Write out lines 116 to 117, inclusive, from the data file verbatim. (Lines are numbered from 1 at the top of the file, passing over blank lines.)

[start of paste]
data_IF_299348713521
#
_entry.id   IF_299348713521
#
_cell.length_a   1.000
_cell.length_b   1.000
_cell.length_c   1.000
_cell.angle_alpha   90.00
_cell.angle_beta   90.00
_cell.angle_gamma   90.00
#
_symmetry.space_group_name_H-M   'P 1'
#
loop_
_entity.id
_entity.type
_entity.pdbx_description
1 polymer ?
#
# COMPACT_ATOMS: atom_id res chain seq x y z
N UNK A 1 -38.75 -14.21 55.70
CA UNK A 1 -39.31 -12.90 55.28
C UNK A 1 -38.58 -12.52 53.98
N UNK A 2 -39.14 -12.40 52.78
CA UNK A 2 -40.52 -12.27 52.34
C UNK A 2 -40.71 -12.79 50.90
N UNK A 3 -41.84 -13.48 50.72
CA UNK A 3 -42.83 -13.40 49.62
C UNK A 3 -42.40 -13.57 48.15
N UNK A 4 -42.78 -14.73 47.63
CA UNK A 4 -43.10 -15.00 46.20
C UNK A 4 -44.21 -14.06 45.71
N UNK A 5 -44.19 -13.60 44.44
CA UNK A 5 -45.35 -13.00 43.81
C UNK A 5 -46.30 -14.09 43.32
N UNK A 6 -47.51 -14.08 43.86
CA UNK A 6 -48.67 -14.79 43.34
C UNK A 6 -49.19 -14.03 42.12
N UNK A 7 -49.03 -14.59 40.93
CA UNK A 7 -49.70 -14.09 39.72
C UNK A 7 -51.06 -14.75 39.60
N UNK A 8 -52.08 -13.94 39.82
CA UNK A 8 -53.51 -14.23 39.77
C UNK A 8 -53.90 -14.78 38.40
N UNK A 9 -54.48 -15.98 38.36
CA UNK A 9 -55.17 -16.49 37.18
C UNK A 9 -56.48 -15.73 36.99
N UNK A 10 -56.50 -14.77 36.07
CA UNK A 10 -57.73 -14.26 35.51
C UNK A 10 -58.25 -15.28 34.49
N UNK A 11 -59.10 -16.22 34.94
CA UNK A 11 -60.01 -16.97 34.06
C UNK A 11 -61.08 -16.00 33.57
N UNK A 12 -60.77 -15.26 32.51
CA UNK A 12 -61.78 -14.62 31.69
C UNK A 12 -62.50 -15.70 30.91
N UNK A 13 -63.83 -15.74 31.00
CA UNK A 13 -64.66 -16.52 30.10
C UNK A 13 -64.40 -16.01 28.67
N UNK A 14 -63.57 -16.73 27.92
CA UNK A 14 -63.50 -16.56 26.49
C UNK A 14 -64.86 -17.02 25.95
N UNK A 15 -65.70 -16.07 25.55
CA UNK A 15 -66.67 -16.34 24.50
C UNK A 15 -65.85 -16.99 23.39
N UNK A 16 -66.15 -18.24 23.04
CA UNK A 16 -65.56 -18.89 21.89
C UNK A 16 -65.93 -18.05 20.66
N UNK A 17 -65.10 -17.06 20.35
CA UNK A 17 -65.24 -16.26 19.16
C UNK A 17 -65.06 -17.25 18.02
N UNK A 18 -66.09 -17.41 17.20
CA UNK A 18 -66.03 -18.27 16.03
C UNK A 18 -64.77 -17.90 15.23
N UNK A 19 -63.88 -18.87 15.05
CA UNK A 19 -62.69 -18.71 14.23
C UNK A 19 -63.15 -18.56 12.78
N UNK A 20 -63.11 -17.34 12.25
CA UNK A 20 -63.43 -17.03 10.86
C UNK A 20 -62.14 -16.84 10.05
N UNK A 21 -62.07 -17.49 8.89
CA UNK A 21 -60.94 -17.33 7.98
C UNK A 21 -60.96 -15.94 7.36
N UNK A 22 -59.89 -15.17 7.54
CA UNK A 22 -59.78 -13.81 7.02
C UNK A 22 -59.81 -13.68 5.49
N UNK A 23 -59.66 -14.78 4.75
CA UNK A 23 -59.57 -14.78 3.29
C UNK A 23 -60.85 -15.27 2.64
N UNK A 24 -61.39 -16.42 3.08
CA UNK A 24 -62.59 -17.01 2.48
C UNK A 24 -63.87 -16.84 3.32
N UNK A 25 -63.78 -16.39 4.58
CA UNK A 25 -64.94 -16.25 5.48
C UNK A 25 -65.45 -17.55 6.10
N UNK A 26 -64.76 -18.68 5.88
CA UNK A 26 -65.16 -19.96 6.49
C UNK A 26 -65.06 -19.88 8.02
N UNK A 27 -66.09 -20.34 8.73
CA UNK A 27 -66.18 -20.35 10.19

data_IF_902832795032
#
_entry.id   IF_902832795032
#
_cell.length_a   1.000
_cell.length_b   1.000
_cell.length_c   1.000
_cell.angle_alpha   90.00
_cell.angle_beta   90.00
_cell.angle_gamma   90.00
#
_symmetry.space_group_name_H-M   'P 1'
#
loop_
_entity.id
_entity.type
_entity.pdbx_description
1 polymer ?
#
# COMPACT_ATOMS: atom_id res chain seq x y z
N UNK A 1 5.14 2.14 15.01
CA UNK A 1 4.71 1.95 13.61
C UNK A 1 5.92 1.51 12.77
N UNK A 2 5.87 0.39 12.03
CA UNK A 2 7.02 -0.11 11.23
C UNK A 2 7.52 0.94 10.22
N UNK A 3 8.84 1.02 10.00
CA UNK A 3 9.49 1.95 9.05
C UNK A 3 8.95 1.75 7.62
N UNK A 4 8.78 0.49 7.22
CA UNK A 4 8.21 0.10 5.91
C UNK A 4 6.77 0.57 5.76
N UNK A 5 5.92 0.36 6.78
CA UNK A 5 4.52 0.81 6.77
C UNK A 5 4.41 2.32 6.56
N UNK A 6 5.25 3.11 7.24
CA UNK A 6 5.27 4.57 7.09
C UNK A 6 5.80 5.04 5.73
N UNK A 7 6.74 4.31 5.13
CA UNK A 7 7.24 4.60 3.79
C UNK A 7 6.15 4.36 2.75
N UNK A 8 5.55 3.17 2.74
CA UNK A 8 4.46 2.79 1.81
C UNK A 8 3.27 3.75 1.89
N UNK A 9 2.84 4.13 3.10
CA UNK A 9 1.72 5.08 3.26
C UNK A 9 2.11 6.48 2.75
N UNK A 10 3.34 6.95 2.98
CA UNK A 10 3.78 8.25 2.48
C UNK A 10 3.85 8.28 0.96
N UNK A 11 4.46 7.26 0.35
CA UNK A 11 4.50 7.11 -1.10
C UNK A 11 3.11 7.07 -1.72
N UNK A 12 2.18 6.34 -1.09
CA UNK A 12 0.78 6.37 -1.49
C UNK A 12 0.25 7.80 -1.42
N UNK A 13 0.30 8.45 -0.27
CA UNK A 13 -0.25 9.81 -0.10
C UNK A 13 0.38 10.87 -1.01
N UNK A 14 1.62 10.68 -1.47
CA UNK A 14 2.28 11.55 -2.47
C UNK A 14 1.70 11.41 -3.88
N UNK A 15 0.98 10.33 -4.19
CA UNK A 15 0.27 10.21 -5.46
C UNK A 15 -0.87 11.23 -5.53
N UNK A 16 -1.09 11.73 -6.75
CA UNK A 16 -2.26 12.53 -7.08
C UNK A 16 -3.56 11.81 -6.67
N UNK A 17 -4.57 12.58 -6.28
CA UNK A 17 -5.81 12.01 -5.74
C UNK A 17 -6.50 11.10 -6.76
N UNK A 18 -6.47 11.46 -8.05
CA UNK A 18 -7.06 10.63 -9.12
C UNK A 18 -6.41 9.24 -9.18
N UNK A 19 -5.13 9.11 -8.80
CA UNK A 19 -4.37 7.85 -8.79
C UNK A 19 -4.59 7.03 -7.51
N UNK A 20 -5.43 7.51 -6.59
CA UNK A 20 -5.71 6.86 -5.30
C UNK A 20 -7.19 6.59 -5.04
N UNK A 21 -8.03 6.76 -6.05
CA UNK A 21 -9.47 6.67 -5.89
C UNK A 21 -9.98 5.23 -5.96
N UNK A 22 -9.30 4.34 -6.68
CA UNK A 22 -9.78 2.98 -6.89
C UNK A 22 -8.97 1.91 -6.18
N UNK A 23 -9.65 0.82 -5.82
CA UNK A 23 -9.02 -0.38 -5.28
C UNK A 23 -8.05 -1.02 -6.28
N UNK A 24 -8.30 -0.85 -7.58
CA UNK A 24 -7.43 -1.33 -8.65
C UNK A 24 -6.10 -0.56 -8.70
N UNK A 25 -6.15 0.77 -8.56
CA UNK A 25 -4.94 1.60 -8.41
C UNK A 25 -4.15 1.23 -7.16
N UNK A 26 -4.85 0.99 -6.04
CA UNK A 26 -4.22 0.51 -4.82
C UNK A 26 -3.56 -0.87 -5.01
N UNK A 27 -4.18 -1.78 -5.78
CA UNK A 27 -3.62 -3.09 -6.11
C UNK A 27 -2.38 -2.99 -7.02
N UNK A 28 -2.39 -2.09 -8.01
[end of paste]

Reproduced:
_entity.type
_entity.pdbx_description